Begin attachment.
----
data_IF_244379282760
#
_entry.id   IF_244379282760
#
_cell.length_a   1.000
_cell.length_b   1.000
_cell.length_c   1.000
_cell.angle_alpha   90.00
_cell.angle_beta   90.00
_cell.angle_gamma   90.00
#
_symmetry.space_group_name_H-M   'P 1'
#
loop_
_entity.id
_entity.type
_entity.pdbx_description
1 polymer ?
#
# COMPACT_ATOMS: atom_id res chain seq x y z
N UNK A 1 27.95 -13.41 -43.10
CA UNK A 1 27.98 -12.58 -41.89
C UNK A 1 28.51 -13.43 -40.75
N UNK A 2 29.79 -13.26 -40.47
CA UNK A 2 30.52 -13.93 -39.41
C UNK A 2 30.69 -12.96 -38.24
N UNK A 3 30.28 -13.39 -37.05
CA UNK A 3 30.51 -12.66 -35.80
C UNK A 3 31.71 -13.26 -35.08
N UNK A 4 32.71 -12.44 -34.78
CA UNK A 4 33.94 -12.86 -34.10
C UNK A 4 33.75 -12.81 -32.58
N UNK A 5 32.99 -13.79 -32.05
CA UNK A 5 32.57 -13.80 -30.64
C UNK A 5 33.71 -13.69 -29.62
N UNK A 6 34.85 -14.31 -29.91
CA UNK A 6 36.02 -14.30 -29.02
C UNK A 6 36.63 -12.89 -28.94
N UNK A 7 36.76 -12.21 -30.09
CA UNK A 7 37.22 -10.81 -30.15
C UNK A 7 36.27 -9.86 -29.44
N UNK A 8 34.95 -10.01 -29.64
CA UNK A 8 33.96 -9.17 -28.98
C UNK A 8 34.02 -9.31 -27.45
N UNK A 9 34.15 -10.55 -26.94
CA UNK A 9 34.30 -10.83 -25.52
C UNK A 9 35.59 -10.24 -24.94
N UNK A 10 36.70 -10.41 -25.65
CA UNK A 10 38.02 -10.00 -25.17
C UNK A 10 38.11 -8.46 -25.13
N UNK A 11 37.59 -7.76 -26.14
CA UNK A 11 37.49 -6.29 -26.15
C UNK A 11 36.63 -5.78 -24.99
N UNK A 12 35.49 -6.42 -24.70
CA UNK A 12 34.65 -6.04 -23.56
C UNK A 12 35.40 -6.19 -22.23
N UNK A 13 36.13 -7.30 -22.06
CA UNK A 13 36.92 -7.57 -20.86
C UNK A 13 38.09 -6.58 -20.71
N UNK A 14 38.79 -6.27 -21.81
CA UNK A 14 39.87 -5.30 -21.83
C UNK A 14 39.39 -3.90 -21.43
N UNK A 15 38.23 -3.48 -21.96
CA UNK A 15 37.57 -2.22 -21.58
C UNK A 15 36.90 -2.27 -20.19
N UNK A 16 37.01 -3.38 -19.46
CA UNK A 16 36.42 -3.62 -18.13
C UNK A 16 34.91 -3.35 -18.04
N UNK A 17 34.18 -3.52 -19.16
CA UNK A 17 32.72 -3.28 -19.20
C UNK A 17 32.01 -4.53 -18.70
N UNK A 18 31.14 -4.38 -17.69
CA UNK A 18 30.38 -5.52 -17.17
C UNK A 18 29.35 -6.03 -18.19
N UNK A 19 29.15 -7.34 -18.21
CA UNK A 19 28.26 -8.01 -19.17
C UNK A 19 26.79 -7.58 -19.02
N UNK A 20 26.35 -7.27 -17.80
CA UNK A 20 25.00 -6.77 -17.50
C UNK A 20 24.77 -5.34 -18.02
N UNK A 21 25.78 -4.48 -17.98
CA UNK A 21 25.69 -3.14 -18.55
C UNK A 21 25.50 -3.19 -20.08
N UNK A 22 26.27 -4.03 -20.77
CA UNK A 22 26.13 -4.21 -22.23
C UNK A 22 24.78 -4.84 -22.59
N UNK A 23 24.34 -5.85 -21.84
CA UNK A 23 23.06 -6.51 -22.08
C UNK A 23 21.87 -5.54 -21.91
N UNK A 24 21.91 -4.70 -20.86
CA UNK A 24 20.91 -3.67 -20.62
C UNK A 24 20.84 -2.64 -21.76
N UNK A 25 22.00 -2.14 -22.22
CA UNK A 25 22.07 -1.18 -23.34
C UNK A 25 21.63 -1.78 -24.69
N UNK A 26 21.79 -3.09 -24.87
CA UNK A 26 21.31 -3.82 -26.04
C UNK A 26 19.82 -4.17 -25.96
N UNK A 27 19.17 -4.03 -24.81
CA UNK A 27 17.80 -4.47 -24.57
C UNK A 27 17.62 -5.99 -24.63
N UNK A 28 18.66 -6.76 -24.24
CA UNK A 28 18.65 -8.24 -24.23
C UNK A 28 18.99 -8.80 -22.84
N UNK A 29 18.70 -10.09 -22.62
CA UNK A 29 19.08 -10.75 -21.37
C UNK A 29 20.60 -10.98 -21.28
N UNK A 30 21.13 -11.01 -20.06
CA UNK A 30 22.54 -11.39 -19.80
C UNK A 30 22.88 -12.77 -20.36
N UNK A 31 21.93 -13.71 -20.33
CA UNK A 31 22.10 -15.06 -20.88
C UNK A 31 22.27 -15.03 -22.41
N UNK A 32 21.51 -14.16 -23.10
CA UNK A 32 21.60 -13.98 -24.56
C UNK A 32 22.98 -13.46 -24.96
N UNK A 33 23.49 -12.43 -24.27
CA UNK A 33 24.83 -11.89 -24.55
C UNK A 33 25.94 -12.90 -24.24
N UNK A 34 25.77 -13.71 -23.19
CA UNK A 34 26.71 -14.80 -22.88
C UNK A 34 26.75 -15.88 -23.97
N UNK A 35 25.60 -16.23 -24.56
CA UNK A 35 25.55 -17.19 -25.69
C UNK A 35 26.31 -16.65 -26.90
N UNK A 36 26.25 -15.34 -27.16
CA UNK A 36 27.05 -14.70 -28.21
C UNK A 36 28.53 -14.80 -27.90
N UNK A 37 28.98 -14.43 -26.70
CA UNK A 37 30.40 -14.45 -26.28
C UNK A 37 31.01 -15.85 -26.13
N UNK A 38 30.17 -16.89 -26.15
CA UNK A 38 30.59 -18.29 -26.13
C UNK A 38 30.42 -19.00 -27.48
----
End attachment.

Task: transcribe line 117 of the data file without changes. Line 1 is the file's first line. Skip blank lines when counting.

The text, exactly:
N UNK A 33 23.49 -12.43 -24.27